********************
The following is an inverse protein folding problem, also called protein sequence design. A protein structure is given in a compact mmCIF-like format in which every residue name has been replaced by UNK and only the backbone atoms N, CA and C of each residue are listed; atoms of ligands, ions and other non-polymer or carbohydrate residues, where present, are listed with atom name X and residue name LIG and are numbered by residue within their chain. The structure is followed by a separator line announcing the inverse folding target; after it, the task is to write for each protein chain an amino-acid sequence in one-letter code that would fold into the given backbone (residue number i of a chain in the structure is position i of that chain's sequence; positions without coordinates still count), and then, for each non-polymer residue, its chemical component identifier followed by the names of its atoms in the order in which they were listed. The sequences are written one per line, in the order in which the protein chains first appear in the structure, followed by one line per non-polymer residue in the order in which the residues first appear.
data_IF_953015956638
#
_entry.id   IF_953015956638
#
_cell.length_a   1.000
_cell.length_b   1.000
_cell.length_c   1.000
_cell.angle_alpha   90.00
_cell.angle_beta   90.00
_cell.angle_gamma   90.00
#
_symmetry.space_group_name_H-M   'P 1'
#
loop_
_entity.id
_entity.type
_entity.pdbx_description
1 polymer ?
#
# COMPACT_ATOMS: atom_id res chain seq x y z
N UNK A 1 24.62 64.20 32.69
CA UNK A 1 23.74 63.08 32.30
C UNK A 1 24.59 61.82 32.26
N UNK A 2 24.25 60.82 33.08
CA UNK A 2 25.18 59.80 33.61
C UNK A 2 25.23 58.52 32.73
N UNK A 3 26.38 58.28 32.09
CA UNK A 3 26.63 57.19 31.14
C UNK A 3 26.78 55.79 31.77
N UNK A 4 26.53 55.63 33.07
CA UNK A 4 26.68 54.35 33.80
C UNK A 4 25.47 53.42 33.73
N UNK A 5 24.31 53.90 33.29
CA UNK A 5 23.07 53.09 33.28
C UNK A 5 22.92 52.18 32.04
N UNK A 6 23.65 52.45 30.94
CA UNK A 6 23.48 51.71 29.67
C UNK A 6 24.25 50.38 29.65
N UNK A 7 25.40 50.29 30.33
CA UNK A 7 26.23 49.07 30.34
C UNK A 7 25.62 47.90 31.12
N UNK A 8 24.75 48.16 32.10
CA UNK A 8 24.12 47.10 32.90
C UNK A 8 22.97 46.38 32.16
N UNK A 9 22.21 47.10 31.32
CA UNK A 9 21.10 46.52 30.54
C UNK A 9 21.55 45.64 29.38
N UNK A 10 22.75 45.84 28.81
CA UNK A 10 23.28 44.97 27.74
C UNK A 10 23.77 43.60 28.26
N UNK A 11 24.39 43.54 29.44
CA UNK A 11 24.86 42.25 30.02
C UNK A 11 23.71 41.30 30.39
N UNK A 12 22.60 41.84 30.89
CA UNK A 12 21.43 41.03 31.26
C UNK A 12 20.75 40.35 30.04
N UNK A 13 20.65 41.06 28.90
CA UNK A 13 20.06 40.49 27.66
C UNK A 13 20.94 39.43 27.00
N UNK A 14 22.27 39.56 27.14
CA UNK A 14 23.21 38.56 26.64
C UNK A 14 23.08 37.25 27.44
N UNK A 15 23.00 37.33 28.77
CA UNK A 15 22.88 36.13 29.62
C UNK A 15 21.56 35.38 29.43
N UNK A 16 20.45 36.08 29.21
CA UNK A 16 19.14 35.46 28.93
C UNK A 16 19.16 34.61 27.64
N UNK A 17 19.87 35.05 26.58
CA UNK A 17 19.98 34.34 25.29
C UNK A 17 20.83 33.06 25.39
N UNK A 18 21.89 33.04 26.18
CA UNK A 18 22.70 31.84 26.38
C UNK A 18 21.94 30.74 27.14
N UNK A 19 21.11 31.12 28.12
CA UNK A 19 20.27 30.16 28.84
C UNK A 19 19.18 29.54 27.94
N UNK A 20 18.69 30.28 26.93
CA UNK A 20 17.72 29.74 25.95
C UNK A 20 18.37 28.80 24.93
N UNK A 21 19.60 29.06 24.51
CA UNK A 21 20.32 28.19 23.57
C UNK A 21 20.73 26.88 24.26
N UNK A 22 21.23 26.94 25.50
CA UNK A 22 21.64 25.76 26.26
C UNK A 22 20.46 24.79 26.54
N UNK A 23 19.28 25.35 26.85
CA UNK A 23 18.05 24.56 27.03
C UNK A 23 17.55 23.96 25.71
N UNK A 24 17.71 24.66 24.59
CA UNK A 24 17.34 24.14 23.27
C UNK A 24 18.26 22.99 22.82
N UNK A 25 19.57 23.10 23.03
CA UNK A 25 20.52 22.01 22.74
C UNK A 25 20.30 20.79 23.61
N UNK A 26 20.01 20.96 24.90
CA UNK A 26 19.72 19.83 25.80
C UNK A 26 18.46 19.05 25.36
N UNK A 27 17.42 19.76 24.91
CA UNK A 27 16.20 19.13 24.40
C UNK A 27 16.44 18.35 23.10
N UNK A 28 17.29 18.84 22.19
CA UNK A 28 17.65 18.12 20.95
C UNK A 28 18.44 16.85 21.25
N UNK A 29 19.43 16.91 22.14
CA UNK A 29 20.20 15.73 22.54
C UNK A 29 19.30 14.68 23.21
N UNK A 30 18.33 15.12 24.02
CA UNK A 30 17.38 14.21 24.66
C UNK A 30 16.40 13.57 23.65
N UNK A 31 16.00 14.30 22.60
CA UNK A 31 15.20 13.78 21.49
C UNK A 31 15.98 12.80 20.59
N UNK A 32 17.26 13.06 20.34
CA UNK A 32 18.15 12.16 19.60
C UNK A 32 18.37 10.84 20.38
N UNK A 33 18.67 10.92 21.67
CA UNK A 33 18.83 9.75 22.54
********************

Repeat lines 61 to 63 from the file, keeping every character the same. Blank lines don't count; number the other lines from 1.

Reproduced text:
N UNK A 14 22.27 39.56 27.14
CA UNK A 14 23.21 38.56 26.64
C UNK A 14 23.08 37.25 27.44